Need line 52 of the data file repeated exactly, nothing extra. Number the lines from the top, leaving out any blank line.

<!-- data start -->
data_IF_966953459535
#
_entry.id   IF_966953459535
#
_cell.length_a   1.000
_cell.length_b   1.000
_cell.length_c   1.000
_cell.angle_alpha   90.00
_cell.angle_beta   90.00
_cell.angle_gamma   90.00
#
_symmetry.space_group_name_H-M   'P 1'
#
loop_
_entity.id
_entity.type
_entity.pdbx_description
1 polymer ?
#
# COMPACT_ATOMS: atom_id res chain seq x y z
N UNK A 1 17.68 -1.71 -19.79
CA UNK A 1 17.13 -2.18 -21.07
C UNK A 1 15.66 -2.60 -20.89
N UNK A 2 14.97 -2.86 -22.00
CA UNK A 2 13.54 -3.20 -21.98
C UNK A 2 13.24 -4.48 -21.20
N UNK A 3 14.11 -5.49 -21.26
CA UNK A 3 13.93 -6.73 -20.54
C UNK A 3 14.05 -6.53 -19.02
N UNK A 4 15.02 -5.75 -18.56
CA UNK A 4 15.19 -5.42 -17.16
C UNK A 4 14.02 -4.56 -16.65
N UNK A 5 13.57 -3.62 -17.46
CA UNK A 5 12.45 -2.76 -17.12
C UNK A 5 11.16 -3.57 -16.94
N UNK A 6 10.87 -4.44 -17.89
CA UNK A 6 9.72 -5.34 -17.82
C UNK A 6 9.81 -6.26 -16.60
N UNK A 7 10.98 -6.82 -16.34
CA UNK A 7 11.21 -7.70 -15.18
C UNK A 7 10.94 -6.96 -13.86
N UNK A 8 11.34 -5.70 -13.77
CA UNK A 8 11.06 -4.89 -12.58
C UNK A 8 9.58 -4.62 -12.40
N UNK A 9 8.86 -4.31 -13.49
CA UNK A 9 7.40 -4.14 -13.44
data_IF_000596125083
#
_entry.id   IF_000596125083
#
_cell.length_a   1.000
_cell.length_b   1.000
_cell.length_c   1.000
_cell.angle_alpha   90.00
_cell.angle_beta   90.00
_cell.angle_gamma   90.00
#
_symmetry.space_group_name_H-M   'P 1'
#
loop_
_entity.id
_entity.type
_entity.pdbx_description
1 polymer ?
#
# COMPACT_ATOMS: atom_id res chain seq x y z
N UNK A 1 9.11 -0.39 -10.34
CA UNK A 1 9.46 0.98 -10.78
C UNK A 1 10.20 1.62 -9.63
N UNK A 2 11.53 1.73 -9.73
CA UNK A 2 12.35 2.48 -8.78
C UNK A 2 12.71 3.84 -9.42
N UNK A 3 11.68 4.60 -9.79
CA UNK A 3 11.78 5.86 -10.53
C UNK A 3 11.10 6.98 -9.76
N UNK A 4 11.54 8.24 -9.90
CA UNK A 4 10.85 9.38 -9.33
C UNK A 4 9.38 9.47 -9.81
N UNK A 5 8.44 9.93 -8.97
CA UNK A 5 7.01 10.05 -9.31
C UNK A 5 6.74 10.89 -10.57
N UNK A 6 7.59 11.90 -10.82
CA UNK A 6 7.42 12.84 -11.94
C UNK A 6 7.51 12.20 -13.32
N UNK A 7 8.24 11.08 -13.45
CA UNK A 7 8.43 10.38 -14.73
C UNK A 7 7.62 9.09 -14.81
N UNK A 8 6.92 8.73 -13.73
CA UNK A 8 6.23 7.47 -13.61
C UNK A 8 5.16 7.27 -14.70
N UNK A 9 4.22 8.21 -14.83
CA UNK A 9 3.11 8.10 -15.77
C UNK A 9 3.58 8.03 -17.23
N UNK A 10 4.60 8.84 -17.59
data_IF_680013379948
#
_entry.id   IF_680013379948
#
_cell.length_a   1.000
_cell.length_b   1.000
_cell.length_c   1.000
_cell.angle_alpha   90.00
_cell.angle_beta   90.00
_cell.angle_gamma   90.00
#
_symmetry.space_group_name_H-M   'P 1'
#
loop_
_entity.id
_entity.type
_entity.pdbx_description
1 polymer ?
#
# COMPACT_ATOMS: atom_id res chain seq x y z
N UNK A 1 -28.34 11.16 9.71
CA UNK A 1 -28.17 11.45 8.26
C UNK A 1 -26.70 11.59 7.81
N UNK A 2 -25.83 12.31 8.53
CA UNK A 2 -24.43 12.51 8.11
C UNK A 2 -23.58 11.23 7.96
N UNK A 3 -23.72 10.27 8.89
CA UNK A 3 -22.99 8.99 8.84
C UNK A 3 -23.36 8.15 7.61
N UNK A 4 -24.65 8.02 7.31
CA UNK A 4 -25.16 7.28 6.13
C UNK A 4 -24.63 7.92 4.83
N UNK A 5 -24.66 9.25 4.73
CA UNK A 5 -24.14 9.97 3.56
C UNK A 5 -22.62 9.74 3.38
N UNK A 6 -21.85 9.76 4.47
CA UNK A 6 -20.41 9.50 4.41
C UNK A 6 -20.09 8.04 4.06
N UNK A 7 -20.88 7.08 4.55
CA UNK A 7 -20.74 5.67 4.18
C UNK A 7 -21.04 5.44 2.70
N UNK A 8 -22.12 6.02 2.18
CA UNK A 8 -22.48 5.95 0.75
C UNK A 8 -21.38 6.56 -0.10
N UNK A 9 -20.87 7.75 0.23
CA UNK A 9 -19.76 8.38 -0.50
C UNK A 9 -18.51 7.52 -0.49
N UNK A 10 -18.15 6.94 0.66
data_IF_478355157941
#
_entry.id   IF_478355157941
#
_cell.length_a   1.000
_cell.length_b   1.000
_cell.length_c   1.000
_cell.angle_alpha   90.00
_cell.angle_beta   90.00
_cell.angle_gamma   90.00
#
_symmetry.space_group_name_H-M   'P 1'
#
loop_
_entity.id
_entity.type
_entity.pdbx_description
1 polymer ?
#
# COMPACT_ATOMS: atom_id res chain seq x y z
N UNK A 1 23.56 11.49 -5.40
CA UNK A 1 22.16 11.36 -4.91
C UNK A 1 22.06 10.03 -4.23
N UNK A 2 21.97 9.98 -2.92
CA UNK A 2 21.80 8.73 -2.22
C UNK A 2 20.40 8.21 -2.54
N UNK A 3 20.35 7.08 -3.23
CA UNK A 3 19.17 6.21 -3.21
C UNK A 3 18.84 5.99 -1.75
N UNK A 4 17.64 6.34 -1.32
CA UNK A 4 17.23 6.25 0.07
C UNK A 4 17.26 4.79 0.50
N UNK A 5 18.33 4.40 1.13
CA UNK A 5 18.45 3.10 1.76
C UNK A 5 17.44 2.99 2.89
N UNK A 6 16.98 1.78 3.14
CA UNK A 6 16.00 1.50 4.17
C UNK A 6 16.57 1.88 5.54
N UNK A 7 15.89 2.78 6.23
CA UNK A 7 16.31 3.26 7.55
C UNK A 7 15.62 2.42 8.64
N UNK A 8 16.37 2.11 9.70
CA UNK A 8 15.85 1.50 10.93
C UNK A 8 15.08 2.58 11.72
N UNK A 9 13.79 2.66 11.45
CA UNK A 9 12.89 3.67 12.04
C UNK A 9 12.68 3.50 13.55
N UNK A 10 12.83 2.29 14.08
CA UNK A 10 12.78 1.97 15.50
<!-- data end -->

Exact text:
_cell.length_b   1.000